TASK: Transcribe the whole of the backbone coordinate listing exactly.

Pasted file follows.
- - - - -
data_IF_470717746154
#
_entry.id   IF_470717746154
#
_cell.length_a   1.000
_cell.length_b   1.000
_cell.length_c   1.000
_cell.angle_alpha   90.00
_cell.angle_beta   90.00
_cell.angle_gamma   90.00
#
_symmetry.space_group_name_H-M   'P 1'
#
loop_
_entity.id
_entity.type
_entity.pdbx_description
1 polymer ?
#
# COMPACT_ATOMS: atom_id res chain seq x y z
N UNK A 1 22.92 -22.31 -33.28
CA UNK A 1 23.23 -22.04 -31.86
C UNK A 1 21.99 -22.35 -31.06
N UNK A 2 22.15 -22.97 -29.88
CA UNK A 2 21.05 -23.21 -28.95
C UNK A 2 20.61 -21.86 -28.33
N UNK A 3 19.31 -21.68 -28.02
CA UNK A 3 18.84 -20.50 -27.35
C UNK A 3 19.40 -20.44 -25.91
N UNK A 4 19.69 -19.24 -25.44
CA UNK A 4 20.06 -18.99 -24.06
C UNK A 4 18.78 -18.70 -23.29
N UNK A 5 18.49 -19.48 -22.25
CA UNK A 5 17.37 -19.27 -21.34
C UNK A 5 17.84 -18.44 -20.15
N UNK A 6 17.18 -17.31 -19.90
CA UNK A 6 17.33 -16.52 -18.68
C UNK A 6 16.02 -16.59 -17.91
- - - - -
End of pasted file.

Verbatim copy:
data_IF_470717746154
#
_entry.id   IF_470717746154
#
_cell.length_a   1.000
_cell.length_b   1.000
_cell.length_c   1.000
_cell.angle_alpha   90.00
_cell.angle_beta   90.00
_cell.angle_gamma   90.00
#
_symmetry.space_group_name_H-M   'P 1'
#
loop_
_entity.id
_entity.type
_entity.pdbx_description
1 polymer ?
#
# COMPACT_ATOMS: atom_id res chain seq x y z
N UNK A 1 22.92 -22.31 -33.28
CA UNK A 1 23.23 -22.04 -31.86
C UNK A 1 21.99 -22.35 -31.06
N UNK A 2 22.15 -22.97 -29.88
CA UNK A 2 21.05 -23.21 -28.95
C UNK A 2 20.61 -21.86 -28.33
N UNK A 3 19.31 -21.68 -28.02
CA UNK A 3 18.84 -20.50 -27.35
C UNK A 3 19.40 -20.44 -25.91
N UNK A 4 19.69 -19.24 -25.44
CA UNK A 4 20.06 -18.99 -24.06
C UNK A 4 18.78 -18.70 -23.29
N UNK A 5 18.49 -19.48 -22.25
CA UNK A 5 17.37 -19.27 -21.34
C UNK A 5 17.84 -18.44 -20.15
N UNK A 6 17.18 -17.31 -19.90
CA UNK A 6 17.33 -16.52 -18.68
C UNK A 6 16.02 -16.59 -17.91